Weight And See: Americans Unaware Of Weight Gain, Loss
August 2, 2012

Weight And See: Many Americans Have Trouble Gauging Their Weight

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Connie K. Ho for redOrbit.com — Your Universe Online

These are many factors that can affect weight gain or weight loss and the fluctuation of weight can be difficult to track. Researchers from the Institute for Health Metrics (IHME) at the University of Washington recently discovered that a large percentage of people in the U.S. aren´t aware if they are gaining or losing weight.

According to the IHME, obesity has increased between 2008 and 2009 in the U.S. However, in a public health survey conducted on weight changes from year-to-year, people stated that they had lost weight. The researchers determined that men weren´t as accurate in estimating weight changes as women, and older adults weren´t as perceptive as younger people. The results of the study are featured in an article in the August edition of Preventive Medicine.

“If people aren´t in touch with their weight and changes in their weight over time, they might not be motivated to lose weight,” explained Dr. Catherine Wetmore, the lead author on the paper, in a prepared statement. “Misreporting of weight gains and losses also has policy implications. If we had relied on the reported data about weight change between 2008 and 2009, we would have undercounted approximately 4.4 million obese adults in the US.”

Due to the rise in obesity, there have been a few public health campaigns that have encouraged people to lose weight and decrease risk of developing diabetes, heart disease, or other chronic disorders. Researchers wanted to better understand if patients were taking action. As such, they produced a project that would look at self-reported changes in body weight from 2008 to 2009.

Wetmore, a former Post-Graduate fellow at IHME and currently a biostatician at Children´s National Medical Center, teamed up with IMHE Professor Dr. Ali Mokdad in the study. They included data from the Behavioral Risk Factor Surveillance System (BRFSS), which analyzes risk factors for morbidity and mortality nationwide by surveying adults in the U.S. Over 775,000 participants took the survey and answered questions regarding their weight, such as their weight the day of the interview and their weight a year before the interview.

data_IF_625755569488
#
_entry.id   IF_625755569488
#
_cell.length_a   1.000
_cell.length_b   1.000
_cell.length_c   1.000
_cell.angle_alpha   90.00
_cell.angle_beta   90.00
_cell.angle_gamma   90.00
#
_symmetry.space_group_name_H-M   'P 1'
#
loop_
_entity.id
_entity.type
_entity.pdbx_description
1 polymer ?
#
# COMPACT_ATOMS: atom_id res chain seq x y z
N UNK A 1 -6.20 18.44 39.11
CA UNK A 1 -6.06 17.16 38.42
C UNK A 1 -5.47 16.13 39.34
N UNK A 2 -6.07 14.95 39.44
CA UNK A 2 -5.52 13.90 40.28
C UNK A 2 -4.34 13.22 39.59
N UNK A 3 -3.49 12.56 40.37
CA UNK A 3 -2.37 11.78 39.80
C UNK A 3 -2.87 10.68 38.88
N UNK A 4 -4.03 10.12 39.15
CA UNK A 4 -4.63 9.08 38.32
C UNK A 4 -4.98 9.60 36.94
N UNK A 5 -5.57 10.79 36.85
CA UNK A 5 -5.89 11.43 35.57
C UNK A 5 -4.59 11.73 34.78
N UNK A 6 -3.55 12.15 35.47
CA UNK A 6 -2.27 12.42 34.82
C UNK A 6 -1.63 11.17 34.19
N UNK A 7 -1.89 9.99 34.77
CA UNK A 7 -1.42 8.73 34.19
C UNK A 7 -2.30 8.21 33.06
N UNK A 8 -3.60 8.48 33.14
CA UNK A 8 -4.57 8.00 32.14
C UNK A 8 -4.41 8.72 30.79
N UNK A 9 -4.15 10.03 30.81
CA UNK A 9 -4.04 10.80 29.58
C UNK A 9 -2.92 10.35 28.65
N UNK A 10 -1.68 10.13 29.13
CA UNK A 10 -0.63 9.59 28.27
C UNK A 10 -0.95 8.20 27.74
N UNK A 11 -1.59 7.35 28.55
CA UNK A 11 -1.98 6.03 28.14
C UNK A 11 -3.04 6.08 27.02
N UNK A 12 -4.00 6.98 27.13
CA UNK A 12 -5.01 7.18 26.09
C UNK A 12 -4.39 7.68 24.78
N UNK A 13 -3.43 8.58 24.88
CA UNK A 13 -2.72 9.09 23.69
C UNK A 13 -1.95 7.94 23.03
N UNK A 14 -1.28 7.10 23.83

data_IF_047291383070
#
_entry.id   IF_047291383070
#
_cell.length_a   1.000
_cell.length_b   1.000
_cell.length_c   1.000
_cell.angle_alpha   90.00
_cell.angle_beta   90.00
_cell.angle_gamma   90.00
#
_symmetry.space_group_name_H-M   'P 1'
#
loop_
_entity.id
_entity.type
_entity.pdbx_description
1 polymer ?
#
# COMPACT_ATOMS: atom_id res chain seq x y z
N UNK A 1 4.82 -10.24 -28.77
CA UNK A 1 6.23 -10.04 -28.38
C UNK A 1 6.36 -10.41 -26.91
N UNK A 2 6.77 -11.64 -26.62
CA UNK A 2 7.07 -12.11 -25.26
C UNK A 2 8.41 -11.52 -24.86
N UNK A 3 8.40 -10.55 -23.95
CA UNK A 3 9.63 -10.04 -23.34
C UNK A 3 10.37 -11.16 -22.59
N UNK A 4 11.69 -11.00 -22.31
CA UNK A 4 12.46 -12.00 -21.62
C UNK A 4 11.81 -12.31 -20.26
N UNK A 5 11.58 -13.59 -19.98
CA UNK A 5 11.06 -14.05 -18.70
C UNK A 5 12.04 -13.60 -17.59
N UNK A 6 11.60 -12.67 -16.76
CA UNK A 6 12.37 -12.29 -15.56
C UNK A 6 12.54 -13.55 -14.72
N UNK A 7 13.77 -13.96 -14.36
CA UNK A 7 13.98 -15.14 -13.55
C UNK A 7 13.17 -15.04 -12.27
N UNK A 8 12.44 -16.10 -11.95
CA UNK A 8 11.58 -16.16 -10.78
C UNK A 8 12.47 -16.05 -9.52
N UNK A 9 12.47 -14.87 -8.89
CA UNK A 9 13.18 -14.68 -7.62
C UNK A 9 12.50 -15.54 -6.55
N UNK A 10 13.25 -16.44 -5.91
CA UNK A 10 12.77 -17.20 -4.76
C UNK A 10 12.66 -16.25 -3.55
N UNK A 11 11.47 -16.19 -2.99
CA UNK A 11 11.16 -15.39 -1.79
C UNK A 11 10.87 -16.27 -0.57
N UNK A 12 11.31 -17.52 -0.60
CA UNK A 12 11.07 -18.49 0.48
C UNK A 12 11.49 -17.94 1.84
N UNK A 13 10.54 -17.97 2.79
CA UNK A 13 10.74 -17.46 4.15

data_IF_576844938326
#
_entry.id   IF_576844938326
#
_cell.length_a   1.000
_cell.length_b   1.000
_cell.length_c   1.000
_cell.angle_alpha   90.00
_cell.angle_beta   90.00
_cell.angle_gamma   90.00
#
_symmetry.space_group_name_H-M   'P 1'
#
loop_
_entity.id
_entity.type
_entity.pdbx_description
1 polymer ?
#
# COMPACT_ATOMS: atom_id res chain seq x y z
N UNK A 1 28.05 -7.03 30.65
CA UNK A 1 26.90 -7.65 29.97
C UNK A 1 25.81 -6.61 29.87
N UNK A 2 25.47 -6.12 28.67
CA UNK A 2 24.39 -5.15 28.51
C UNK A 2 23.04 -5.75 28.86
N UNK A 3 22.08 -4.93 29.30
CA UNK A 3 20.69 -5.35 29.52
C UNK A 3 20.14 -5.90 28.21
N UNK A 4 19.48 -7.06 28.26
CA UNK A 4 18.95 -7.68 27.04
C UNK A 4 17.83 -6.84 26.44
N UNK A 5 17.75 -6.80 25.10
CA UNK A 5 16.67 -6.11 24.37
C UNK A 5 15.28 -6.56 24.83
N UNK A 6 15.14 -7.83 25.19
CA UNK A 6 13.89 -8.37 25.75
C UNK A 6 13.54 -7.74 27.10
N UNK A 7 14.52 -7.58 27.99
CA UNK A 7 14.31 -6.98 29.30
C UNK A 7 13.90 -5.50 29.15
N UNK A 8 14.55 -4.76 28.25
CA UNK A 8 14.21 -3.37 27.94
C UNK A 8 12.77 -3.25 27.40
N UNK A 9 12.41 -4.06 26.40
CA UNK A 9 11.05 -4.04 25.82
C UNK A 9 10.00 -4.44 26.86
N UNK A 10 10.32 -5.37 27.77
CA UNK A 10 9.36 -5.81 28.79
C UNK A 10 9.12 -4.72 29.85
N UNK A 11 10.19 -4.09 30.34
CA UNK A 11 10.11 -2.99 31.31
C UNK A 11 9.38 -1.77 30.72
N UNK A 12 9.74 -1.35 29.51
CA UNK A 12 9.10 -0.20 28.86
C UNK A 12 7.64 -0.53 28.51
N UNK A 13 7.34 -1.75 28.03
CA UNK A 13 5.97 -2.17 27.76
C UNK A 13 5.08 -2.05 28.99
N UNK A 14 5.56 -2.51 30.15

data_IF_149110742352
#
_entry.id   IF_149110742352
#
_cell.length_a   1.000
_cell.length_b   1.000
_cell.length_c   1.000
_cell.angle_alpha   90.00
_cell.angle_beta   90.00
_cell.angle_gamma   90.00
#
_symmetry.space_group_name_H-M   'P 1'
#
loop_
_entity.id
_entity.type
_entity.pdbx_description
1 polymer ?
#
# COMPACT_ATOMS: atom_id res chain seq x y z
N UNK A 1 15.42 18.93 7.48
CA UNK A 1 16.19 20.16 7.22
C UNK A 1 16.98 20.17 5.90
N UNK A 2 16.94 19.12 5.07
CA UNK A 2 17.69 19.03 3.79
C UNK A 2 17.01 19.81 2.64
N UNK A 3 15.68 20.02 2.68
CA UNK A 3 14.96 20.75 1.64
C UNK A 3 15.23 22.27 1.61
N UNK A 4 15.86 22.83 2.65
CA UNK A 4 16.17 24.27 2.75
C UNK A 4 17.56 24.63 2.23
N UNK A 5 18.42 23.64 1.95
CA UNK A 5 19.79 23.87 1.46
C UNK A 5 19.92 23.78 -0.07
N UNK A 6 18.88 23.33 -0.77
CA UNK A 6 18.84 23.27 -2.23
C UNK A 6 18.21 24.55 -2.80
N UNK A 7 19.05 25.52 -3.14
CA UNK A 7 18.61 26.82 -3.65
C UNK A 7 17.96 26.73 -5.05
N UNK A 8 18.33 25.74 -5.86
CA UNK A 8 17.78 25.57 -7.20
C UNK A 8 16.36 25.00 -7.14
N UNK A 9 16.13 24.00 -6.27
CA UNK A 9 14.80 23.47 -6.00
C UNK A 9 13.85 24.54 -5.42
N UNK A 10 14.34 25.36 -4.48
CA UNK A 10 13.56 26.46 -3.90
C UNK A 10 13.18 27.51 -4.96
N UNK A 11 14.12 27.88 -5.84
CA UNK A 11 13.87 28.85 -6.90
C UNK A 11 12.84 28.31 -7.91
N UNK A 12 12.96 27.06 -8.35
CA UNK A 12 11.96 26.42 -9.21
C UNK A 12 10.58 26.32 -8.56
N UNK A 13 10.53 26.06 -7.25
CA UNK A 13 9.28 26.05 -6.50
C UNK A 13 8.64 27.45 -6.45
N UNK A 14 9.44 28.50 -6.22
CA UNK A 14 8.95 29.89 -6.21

Based on the findings, the investigators discovered that adults in the U.S. gained weight over the study period. However, the 2009 study participants reported that they had lost weight the year before. Going off of the self-reported weights, obesity should have decreased between 2008 and 2009. The opposite occurred, with obesity increasing from 26 percent to 26.5 percent. The average weight also increased one pound per person during the study period.

“We all know on some level that people can be dishonest about their weight,” noted Mokdad in the statement. “But now we know that they can be misreporting annual changes in their weight, to the extent of more than two pounds per year among adults over the age of 50, or more than four pounds per year among those with diabetes. On average, American adults were off by about a pound, which, over time, can really add up and have a significant health impact.”

According to the results of the study, not everyone reported losing weight. Unintentional weight gain was more common among men and women who were under 40, current and former smokers, those considered physically inactivity, those who didn´t have health insurance, among other particular groups. The researchers conclude that the project is helpful in allowing patients to see the factors that are at play with weight gain.

“It´s very popular right now to talk about the underlying environmental causes of obesity, whether it´s too much fast food or not enough parks,” Wetmore suggested in the statement. “While we know that the environment definitely plays a role, these results show that we need to do a better job helping people to be aware of what´s going on with their own bodies.”